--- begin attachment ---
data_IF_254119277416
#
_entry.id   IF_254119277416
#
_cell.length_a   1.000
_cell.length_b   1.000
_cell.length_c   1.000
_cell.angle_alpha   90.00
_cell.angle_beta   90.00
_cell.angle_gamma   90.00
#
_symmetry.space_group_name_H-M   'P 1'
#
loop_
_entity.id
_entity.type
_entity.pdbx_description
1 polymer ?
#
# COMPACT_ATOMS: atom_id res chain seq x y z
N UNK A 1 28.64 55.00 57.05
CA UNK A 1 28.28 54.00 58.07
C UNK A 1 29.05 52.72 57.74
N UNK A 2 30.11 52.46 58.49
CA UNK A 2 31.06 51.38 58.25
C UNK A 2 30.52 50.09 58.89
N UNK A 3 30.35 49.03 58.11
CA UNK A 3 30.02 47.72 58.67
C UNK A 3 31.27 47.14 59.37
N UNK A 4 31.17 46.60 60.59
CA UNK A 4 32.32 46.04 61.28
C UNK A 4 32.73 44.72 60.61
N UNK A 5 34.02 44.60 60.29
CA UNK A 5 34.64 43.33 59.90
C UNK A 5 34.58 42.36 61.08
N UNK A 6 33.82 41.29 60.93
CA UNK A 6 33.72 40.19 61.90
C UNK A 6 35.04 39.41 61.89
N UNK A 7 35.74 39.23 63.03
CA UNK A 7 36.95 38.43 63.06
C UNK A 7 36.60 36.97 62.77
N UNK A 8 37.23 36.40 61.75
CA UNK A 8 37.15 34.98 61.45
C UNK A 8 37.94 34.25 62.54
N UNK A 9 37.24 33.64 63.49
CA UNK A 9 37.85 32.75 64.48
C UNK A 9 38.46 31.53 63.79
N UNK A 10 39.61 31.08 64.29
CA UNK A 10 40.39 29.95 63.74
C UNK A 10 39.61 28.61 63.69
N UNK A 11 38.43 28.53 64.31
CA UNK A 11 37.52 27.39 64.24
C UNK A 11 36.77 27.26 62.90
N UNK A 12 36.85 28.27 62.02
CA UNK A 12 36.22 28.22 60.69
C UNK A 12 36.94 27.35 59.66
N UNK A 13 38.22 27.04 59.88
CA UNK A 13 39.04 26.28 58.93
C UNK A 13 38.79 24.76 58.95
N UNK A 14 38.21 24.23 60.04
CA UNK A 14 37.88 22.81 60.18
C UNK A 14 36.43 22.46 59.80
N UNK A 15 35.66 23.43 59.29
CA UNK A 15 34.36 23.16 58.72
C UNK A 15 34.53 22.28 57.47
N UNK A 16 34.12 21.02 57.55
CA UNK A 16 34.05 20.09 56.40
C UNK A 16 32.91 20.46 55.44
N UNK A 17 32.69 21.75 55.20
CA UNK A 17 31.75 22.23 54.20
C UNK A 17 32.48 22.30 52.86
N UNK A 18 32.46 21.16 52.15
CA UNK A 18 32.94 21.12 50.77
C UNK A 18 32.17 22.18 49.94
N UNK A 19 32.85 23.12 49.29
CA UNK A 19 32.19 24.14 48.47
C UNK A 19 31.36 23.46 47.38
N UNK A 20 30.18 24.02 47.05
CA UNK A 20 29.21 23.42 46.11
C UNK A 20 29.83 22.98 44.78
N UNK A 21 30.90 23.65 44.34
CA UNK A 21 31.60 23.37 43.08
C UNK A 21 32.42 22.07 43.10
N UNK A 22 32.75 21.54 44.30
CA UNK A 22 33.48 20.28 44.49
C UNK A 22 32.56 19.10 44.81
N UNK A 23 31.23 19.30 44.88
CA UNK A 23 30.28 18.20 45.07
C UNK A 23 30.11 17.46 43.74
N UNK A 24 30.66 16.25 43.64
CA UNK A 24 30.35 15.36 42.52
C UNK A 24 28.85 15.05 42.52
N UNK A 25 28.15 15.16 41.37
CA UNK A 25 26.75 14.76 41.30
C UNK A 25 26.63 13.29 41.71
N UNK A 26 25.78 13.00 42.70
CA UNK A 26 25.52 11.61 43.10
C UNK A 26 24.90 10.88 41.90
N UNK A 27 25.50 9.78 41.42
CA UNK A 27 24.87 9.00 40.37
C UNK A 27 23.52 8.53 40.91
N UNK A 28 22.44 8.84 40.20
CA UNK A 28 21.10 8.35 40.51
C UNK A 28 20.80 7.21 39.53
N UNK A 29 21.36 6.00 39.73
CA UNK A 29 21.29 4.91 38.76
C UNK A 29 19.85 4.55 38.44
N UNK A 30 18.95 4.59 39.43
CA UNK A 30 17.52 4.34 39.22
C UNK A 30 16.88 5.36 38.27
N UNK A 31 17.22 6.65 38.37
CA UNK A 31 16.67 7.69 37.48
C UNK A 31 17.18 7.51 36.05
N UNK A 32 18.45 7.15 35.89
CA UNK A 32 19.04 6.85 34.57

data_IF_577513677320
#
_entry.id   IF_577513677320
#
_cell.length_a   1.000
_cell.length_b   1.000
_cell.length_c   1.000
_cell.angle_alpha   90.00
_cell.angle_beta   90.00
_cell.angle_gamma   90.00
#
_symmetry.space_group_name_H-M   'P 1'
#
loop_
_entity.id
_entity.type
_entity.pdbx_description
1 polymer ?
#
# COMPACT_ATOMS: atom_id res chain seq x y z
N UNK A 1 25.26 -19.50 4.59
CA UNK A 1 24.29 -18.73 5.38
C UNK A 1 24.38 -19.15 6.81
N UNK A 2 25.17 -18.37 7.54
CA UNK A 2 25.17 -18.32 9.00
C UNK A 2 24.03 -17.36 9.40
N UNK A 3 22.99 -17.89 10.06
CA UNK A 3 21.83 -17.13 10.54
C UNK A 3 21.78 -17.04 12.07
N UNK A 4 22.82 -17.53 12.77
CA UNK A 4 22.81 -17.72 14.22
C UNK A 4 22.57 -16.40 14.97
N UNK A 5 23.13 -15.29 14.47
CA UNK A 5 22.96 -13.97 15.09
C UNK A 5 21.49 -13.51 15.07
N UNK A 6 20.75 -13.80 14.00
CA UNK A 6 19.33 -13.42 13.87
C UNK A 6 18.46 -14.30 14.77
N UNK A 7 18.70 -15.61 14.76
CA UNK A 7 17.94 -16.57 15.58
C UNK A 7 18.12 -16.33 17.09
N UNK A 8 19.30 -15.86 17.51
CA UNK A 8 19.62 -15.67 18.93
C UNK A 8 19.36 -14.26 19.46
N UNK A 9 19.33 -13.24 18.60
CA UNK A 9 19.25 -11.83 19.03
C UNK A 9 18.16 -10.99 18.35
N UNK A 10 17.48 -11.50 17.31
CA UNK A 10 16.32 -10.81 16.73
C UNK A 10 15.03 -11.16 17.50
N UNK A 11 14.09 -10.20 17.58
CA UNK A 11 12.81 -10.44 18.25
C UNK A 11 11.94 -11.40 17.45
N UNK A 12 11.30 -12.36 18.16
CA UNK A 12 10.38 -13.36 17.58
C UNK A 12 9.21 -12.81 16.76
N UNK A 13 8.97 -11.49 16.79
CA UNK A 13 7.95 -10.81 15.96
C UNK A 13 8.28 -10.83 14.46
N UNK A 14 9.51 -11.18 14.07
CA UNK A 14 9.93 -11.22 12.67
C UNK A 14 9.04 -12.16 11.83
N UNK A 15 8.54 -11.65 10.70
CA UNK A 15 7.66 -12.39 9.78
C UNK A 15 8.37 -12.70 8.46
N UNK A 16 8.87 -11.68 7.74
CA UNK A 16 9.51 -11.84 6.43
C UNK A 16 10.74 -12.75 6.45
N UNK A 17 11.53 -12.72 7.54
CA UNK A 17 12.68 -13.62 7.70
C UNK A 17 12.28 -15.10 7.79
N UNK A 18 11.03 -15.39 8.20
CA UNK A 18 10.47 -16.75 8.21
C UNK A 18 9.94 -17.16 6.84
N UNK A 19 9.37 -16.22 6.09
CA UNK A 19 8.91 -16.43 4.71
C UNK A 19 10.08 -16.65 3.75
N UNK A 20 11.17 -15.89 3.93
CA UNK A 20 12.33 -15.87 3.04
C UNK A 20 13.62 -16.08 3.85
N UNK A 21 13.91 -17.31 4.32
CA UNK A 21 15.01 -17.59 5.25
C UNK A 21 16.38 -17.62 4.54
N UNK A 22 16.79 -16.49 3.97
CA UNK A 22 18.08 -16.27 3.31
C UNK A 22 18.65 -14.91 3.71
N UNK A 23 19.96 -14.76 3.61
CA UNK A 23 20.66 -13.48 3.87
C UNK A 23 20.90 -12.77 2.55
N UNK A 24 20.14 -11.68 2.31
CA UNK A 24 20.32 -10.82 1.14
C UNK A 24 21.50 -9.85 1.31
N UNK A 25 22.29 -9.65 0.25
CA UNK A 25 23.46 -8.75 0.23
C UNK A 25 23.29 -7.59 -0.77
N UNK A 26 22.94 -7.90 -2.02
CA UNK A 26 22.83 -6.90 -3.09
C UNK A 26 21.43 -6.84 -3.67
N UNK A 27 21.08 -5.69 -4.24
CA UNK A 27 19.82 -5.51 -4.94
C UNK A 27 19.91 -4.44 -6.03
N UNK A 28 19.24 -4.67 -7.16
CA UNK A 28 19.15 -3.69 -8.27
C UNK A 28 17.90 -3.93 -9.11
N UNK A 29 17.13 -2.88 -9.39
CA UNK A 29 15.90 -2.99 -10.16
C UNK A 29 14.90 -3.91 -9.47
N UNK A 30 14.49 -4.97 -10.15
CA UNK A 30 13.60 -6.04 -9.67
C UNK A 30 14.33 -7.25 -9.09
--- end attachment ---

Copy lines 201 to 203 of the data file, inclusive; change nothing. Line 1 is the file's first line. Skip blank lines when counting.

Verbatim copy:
C UNK A 22 18.65 -14.91 3.71
N UNK A 23 19.96 -14.76 3.61
CA UNK A 23 20.66 -13.48 3.87